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Tri-Counties Genealogy & History by Joyce M. Tice
Aunt Nellie's Button Box
Article: Aunt Nellie's Button Box
Sullivan Township, Tioga County PA
Article by Joyce M. Tice 1998
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Aunt Nellie's Button Box

By Joyce M. Tice 

Some of you may have noticed a reference to Aunt Nellie's Button Box as a symbol for a lot of STUFF to look through as on the obituary pages of this site. Well, Aunt Nellie's button box was a real thing in my childhood and in my life.

When I was a child I used to stay sometimes with Great Aunt Nellie. I really loved her dearly. She was the sister-in-law of my grandmother who died at age thirty when my father was only four years old. She and her husband, Harold Mudge, had wanted to adopt my father but my grandfather determined to raise my father and his older brother alone. Nevertheless, Aunt Nellie, and other aunts and uncles and grandmothers and grandfathers played a very important role in bringing up my father and uncle. When I came along many years later, Aunt Nellie and Uncle Harold slipped into the role of grandparent substitutes for me. One of the many great pleasures of spending time with them - aside from the Chinese Checkers and the National Geographics at their house - was the tin canister that was filled with buttons. They were great playthings, all the colors, all the shapes, all the patterns - fascinating! It was a special privilege to be given the button box to play with. Matching them up into a set, sorting them, piling them, looking at them. It is amazing what a child can do with a large tin full of buttons, thousands of them. Just running them through one's fingers is a pleasure - like King Midas with his gold.

Years later, Aunt Nellie in her migration to Ohio to live with her daughter, gave the button box to my mother and she gave it to me. I used to sew a lot, and from a practical point of view, it seemed a logical thing to do. I would make good use of it. Well, I still approached it as a treasure chest. Even as an adult that is what it seemed to be to me. I found all kinds of interesting things in that box and I traipsed off to the library to find out what all those beautiful buttons were about. Through the books I found I was able to identify buttons far older than I would ever have expected. From the way the manufacturer's name was on the back of some of the large metal buttons, they could be dated. Manufacturers, then as now, changed their names every few years as partnerships and ownership and corporate structure changed. So, I was able to determine in the 1970s that many of these buttons were from very early in the century and some even from the nineteenth century. I found Civil War military buttons that had to have come from Truman Mudge's uniforms put there in the button box by his grieving mother Lucy BRONSON (Mudge). I found glass buttons, beautifully faceted black glass buttons in many patterns. There were rubber buttons and calico buttons. They were small and made of glass and had patterns like calico on them. I found flower shaped buttons that I arranged into a framed landscape "painting." There were bone underwear buttons, and shoe buttons, and tons and tons of dark green plastic buttons that probably came from Uncle Harold's green work clothes. I even found a few political buttons. In short, the button box represented several generations of the Mudge Family from which my paternal grandmother originated. It was a link to the past and to people whom I could never meet.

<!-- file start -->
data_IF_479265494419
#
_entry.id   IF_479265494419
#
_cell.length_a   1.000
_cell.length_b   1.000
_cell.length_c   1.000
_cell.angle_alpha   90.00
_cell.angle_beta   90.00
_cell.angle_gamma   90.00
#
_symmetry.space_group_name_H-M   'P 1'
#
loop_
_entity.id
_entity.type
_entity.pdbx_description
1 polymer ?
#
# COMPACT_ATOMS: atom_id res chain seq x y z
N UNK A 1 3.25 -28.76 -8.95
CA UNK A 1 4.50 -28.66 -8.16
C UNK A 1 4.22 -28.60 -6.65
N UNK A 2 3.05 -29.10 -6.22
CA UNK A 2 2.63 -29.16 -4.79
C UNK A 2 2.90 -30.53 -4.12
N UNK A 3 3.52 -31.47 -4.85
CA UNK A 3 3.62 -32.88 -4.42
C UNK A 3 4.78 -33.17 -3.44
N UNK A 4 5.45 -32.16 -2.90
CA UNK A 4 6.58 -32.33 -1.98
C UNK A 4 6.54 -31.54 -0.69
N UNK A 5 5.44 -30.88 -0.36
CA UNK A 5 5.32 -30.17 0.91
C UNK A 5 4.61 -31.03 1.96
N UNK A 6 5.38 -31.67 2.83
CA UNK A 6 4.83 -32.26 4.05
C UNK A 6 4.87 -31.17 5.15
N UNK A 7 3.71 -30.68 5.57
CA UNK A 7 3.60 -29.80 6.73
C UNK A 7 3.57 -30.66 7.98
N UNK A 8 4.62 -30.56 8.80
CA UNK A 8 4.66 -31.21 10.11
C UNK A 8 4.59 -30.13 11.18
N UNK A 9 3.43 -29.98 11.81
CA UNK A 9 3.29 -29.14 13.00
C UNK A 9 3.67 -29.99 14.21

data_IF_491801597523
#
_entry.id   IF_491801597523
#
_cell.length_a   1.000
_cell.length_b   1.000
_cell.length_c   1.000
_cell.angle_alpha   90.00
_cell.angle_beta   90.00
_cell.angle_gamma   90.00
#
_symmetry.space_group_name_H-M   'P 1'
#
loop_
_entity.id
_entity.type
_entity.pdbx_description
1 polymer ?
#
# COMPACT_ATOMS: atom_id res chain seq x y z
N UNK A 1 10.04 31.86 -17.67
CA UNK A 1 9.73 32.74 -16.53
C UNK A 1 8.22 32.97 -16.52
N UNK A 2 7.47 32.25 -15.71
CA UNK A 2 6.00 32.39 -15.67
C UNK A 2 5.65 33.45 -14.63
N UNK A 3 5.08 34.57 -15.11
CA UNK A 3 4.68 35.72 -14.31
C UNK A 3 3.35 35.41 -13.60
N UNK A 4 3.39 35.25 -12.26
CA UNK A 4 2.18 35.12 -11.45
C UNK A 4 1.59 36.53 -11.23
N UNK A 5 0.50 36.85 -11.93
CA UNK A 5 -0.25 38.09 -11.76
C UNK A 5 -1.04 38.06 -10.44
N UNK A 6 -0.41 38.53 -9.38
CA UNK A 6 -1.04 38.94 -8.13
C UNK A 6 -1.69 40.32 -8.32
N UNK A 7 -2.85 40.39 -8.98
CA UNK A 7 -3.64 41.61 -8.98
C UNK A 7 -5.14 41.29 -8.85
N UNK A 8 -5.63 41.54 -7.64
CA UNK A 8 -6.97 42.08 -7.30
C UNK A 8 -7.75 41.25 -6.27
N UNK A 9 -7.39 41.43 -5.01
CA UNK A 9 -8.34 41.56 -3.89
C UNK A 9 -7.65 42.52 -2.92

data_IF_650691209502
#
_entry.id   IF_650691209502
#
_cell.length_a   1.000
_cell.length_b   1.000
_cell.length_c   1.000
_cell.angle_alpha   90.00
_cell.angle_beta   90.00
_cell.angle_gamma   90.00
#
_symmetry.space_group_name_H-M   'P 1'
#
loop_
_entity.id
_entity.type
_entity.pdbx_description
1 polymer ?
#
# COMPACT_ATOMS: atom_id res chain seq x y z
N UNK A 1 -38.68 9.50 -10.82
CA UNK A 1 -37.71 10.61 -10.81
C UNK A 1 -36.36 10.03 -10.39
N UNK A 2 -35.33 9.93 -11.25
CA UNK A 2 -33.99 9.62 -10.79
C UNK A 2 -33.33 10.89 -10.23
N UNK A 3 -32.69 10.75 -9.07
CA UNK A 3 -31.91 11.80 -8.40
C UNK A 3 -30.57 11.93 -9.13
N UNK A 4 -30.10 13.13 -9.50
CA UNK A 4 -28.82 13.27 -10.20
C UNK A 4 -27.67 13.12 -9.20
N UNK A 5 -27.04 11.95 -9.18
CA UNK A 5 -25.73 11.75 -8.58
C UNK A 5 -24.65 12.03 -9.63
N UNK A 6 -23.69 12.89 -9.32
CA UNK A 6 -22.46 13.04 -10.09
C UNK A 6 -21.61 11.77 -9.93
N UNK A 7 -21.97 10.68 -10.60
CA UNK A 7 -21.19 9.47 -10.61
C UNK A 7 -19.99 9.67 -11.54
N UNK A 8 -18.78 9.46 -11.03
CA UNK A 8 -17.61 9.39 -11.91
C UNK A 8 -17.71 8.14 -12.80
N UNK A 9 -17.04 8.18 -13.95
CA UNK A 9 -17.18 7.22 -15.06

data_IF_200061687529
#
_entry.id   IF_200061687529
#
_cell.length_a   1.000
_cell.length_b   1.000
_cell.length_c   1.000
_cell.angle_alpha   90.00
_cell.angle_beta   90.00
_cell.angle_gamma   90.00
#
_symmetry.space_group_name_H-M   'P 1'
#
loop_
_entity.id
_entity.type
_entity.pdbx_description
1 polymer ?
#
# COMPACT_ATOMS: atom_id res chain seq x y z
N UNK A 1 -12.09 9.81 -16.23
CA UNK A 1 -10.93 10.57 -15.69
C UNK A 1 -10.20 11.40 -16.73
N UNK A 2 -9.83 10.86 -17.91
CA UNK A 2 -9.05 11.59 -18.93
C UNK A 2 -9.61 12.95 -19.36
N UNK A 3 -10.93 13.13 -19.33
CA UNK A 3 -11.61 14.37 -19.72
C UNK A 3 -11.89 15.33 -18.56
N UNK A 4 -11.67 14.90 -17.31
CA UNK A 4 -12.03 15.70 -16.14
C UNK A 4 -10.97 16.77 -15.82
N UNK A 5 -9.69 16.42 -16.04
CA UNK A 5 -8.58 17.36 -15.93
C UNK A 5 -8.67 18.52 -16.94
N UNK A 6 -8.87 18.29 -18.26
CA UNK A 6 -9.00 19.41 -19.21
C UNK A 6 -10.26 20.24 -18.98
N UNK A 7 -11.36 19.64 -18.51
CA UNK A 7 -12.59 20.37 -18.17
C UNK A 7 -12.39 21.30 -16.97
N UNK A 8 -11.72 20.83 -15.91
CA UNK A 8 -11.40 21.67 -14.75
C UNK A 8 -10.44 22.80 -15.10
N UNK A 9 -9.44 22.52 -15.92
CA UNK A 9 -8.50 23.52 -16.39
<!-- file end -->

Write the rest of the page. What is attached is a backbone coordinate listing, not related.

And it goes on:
While I can not confirm the path of ownership of the button box and its many contributors, I believe, based on the ages of the buttons, that it had belonged to Lucy BRONSON (Mudge) and to her daughter in law Ruth HOLLY (Mudge) and to her daughter in law, Nellie McCARTY (Mudge) and then to me. All three of these women lived in the same location in the house where my grandmother Mildred Mudge grew up with her siblings, Helen and Harold. It is still a treasure to me. Most of the oldest buttons I have arranged on display arrangements. Some of the lesser (historical) value buttons I really did recycle and use. One thing for sure, I have never thrown out a single one of them. They are part of the "inheritance" from my ancestors and a link to objects, however trivial, that were theirs. I love my button box. 

The History Center on Main Street, 83 N. Main Street, Mansfield PA 16933